Tags

, , , , ,


I believe that this is the third, widely-spaced, time I have seen this film and each time I have come away with a totally different impression of it. The first time I was bowled over by the teeming vitality with which Marcel Carné depicts the Boulevard du Crime, the mass of production detail, Trauner’s set designs, the romanticism of the story of the production – using Jewish technicians and actors under the noses of the Nazis. This was all new to me at the time, in the days before I had read Balzac. Frédérick Lemaître seemed a likeable ham but it was obvious that the true hero was Baptiste Debureau with his striving for romantic ideals and his tragi-comic poetry of movement.

I saw it again about ten years later. This time I found Debureau’s whining self-pity rather tiresome. His vain pursuit of Garance through the swarming carnival crowds at the end instead of being a heroic act crushed by brute reality was mere self-indulgence. My sympathy was more with Frédérick this time – a good-hearted, generous, more likeable figure.

Now there has been a gap of over twenty years. The flaws of the film are more apparent but I am also aware of how much the film has altered in my mind, how much of it I had forgotten. For example, Lacenaire is much more central to the action than I had remembered. In previous viewings, the poeticising orotundity of Prévert’s script had not bothered me. All the main characters – and some of the minor ones, eg Jericho the old clothes’ man – are given to flights of rhetorical speechifying, with the exception of Garance. It gets a little wearying to hear all these flowery speeches about love and about the intense emotions each character is feeling. Lacenaire is a partial exception: he tends to be more coldly analytical and there is an edge of laconic, understated menace and savagery in what he says. This time, he jumped off the screen as by far the most intriguing character. Baptiste is still rather irritating. Frédérick is still the most likeable but even his flights of oratorical fancy began to grate. Maybe next time, I will be drawn to Comte Edouard – Garance’s priggish snob of a protector. I hope not. Even he, though, is partial to declaring his love at extraordinary length.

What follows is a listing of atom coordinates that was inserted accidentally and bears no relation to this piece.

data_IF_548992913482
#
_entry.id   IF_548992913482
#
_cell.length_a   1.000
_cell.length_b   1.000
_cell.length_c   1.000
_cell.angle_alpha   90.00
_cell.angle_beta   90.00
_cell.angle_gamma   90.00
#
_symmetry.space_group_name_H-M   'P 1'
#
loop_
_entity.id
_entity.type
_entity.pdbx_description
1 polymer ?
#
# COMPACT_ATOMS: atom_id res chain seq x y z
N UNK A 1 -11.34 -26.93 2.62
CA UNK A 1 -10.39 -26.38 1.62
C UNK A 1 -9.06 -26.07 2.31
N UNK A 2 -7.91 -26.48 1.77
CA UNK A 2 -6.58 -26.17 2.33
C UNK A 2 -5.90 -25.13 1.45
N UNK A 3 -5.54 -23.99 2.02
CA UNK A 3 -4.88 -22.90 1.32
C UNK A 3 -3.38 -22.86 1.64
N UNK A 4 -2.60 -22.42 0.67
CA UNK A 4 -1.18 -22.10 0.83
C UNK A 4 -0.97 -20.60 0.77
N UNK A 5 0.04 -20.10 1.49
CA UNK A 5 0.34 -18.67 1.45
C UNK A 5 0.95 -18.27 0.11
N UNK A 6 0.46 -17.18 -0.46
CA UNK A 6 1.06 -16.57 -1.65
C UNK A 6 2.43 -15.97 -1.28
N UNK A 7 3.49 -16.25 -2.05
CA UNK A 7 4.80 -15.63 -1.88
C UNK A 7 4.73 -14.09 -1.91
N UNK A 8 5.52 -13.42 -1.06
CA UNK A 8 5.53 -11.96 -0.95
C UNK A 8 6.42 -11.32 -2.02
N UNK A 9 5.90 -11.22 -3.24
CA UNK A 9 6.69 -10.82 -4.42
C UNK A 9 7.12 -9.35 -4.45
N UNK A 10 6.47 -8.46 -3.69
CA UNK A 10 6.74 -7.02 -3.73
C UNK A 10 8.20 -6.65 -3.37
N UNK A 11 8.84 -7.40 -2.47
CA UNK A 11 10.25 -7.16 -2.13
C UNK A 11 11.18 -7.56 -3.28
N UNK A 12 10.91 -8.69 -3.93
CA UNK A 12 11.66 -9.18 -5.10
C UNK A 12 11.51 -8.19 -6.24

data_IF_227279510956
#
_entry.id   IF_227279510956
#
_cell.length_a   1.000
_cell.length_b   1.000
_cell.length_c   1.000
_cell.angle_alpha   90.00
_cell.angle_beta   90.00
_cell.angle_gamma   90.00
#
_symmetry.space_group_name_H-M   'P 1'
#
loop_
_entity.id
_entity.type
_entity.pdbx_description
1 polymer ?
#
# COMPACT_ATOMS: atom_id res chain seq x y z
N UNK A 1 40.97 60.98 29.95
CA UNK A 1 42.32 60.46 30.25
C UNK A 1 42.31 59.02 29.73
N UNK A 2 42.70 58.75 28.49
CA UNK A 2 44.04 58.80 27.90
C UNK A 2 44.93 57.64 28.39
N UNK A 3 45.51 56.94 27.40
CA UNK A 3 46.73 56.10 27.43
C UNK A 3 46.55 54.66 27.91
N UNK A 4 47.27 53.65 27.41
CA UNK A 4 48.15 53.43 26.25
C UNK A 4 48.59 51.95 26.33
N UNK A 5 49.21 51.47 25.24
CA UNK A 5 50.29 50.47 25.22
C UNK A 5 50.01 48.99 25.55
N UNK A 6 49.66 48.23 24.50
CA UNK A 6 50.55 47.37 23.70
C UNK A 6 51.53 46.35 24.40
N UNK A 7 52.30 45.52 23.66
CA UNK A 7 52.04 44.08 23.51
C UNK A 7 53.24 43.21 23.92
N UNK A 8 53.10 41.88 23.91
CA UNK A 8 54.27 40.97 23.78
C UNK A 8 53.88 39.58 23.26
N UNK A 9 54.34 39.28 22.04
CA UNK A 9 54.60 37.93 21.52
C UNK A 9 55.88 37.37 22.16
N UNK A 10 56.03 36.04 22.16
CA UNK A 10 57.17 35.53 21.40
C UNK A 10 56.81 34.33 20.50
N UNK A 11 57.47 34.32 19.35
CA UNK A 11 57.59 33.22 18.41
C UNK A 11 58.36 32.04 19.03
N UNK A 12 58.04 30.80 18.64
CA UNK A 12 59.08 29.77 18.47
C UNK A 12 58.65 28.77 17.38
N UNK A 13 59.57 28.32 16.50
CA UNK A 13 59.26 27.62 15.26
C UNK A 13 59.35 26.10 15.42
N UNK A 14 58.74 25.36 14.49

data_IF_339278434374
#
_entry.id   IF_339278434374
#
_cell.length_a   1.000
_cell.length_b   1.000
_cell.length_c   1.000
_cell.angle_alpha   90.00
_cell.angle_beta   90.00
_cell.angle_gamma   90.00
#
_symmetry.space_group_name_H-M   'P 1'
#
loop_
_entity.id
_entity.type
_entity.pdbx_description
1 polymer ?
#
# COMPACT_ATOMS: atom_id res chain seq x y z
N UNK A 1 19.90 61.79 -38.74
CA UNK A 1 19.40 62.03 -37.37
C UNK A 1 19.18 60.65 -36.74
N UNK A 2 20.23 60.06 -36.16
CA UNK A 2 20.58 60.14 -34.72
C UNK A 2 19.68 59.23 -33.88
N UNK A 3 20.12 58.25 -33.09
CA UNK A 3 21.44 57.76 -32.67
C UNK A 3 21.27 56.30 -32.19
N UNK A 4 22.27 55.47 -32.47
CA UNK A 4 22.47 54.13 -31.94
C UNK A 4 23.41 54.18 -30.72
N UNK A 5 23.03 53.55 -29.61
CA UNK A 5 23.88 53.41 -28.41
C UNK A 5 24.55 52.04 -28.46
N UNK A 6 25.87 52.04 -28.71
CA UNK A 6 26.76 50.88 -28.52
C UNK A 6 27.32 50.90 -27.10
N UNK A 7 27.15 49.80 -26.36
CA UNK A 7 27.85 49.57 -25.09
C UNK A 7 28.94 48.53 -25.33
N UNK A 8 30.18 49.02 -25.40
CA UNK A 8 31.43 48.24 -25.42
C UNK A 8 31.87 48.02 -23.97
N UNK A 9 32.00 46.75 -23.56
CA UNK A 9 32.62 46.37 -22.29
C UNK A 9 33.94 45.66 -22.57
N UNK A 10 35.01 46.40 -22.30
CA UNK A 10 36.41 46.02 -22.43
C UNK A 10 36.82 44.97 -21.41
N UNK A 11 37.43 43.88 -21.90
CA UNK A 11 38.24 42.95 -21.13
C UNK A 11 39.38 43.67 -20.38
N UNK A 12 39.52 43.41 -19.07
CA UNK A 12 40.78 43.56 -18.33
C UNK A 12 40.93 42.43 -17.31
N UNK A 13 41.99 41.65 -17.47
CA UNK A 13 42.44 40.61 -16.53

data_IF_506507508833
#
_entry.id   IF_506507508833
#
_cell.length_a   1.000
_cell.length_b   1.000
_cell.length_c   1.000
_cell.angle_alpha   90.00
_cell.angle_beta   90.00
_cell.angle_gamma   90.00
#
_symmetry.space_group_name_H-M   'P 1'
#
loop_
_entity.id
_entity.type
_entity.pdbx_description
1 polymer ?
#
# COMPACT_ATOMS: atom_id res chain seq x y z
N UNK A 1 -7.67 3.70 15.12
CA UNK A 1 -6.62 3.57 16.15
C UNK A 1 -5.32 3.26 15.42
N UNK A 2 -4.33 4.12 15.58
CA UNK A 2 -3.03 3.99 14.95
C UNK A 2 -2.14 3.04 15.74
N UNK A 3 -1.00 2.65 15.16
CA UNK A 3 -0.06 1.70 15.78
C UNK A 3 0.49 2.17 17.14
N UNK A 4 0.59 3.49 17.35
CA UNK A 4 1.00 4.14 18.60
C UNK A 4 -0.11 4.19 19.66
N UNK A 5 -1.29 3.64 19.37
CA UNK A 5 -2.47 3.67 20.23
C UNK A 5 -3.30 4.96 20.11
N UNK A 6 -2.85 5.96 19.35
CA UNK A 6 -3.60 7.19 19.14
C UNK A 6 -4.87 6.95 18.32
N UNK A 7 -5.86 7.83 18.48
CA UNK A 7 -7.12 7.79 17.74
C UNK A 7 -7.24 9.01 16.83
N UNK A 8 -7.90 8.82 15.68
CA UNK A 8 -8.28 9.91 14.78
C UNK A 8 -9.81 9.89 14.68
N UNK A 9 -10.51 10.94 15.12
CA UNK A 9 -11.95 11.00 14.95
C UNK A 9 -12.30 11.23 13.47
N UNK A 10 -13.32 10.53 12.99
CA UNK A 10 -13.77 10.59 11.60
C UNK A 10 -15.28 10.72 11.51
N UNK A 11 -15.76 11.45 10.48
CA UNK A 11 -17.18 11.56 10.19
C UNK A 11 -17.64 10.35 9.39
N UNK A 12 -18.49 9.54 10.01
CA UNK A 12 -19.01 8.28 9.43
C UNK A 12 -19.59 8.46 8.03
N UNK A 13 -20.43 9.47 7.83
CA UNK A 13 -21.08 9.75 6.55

The patterning of Prévert’s script was more apparent to me this time. One after the other, Frédérick, Baptiste, Edouard come forward to tell Garance how intensely they love her. She seems to drift through life unscathed. Yes, she does declare at the end that she has never stopped loving or thinking of Baptiste but she, alone of all the major characters is able to control her emotions and walk away. It is like a text-book example of Surrealism – the amour fou and the unattainable object of desire. Amongst the men, a partial exception is Lacenaire. At the start, he coldly and dispassionately tells her that he does not love her. Yet his desire to kill the Comte is at least partially motivated by jealousy – the other part by a need to kill a man who has been offensive to him – and he was motivated to try to kill Frédérick too, except that Frédérick disarmed him by sharing his money and food with him. The script sets these two up as mirror-images of each other. One is cold, the other warm. One is histrionic, the other polished and refined. One is charming, the other charming only in his perversity. One plays a ridiculous bandit escaped from prison; the other actually is a bandit who has been in prison.

Of course, this is not the only reflective pattern in the film. Frédérick cannot play Othello until he experiences jealousy in his own right, watching what Garance feels for Baptiste. Baptiste’s plays reflect his emotional life, his longing for the unattainable beauty. Jericho is echoed in the onstage clothes’ seller in the play. Othello kills Desdemona in a state of heightened emotion; Lacenaire, equally theatrically but in a perversely cool way, kills the Comte and awaits his fate.

The verbal mannerisms of Jericho pall – he always introduces himself in a string of three newly-coined nicknames. The depiction of the people in the balcony – les enfants themselves – is rather patronising: Baptiste assures us that they have dreams too. But there is sufficient humour to make you almost forget the flaws. The authors of L’Auberge des Adrets are very amusing as is Frédérick’s demolition job on their play – it seems that something similar really happened. The play was played straight on the first night and flopped. On the second night, they played it as burlesque and it became a success. The way the director of the Funambules is constantly dishing out fines to people is amusing too. It is a film with a lot of life but it does get bogged down at times in its own seriousness.

Advertisements